Memorandum from R.G. Robertson [“Patriation” of the Constitution: discussions with Quebec] to Mr. Carter (25 April 1975)

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Date: 1975-04-25
By: R.G. Robertson
Citation: Memorandum from R.G. Robertson to Mr. Carter (25 April 1975).
Other formats: Click here to view the original document (PDF).


April 25th, 1975.

c.c.: Mr. Gravelle


“Patriation” of the Constitution:
discussions with Quebec

After getting Pierre Gravelle’s memorandum
dated April 22nd with its attachments about the
various statements Mr. Bourassa has made concerning
“patriation” of the Constitution, I called Julien
Chouinard yesterday. We had quite a good talk about
the situation; he is going to speak to Mr. Bourassa
about the whole matter and he will call me back
thereafter. He thinks that it is not likely to be
before Wednesday because apparently Mr. Bourassa
has commitments that will make it impossible for
Julien to see him before then.

As indicated in Pierre’s memorandum,
Julien said that they were not really ready to
discuss the question of “patriation”. It turned
out that this is because they have underway some work
which pretty clearly runs at cross purposes to the
Prime Minister’s proposal. As I understand it, there
are four “studies” being undertaken – one on the
Victoria Charter and of the parts of it they would
like to see retained and of the parts dropped;
one on communications, one on immigration and
finally one on financial relations. The last is
apparently being done by Arthur Tremblay and the
first three in Chouinard’s office. I told Julien
that the Prime Minister’s proposal to the Premiers
at the dinner on April 9th was for action which would
be on”patriation” plus the amending procedure only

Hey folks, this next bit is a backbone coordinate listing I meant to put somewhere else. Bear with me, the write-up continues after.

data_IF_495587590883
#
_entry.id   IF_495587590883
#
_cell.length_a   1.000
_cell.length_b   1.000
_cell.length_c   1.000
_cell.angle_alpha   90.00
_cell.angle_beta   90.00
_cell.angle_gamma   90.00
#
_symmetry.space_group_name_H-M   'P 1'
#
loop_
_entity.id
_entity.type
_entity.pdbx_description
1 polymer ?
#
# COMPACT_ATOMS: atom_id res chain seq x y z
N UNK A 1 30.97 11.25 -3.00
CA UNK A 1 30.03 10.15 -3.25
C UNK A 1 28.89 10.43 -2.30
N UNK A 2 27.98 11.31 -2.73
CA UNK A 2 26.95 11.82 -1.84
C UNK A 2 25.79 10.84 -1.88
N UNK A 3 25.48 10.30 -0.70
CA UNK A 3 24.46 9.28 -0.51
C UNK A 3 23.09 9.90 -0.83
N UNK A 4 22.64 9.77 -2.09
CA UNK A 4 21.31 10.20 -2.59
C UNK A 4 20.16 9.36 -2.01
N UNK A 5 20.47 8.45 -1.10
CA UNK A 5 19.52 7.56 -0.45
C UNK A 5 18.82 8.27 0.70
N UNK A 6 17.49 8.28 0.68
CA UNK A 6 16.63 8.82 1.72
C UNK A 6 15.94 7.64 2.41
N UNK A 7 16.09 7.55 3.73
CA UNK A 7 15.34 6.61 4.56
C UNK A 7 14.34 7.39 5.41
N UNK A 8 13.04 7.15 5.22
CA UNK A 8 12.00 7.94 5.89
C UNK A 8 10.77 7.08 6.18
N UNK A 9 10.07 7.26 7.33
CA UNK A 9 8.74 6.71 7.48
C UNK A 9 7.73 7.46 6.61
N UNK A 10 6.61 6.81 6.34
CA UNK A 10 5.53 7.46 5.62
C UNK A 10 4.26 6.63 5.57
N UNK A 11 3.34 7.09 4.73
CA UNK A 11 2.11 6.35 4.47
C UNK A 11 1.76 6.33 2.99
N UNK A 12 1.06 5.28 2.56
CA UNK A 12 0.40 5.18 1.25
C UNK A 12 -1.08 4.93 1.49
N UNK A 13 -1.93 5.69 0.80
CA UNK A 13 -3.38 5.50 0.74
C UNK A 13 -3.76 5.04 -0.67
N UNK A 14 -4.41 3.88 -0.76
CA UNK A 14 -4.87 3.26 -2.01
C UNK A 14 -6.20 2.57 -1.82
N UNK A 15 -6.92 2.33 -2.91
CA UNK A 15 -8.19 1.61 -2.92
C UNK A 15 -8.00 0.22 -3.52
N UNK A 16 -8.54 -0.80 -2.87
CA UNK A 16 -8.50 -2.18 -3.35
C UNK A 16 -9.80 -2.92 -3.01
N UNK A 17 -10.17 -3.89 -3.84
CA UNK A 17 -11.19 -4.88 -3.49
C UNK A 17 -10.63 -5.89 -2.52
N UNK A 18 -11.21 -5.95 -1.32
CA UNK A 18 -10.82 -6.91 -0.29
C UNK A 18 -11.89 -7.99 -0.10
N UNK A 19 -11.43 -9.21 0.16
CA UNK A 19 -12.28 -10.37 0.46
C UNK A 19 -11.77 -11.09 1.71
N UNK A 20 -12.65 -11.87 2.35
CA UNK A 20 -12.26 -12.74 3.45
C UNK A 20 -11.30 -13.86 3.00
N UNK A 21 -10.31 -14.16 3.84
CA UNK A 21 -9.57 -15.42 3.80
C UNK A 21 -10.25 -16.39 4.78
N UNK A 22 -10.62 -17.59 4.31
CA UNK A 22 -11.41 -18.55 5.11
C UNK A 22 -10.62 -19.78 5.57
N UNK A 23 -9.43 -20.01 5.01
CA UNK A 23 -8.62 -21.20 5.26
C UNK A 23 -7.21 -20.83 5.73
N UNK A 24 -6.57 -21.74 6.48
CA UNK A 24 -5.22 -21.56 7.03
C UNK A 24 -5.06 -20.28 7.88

and would not get into any of the things that are
covered by their four areas of study. I said that,
as I understood it, the Prime Minister had made this
quite clear to the Premiers and Mr. Bourassa appeared
to be receptive to the approach although he had said
something about “guarantees” in relation to culture.
I asked Julien if he had any idea what this meant.


I think it is fairly clear that neither
Bourassa nor Chouinard at this stage know what they
have in mind by constitutional guarantees in
relation to culture. Julien said he thought that
Mr. Bourassa might in this way be meaning some
provisions that would relate to communications and
immigration since it is through policies and actions
in those areas that there can be the main threat
to the French cultural identity of Quebec. It is
quite clear, however, that nothing has been thought
out and they really do not know what kind of
“guarantee” could be effective that does not get
into the area of distribution of powers.

After exploring the above points, I
raised the question about our going to Quebec.
Julien said that he was quite sure Mr. Bourassa
would be glad to see us but a trip might be
unproductive if it took place too soon. We then
discussed whether it might be better for us to go
to some but not all of the other provinces first.
Julien rather thought that it might be useful for
Mr. Bourassa to know, when we come to see him,
what the Ontario position is. I suggested that we
might perhaps visit Ontario and two or three of
the Maritime provinces in order to get that much
of a sounding and then come to Quebec. We both
agreed that it would be unwise to see all the
English-speaking provinces and thus to appear to be
coming to Quebec with a “ganging up” against it.
Julien is going to discuss the desirability of a
sequence along these lines when he sees Mr. Bourassa.

It looks as though there is not much we can
do about arranging visits before the middle of next week.
I suspect that Quebec is going to suggest that we go
to Ontario plus some of the Maritimes first and then
come there two or three weeks from now. Perhaps a bit
of preparatory work for our discussions in Ontario
and the Maritime provinces should be done in this

I have been trying so far without success,
to think of some way in which some sort of “constitutional
guarantee” could be offered which would be interesting
to Mr. Bourassa without getting into the distribution


of powers. Perhaps you, Pierre and I could all give
this some thought and try to get together next week
to see if we can come up with anything at all that
would be useful.


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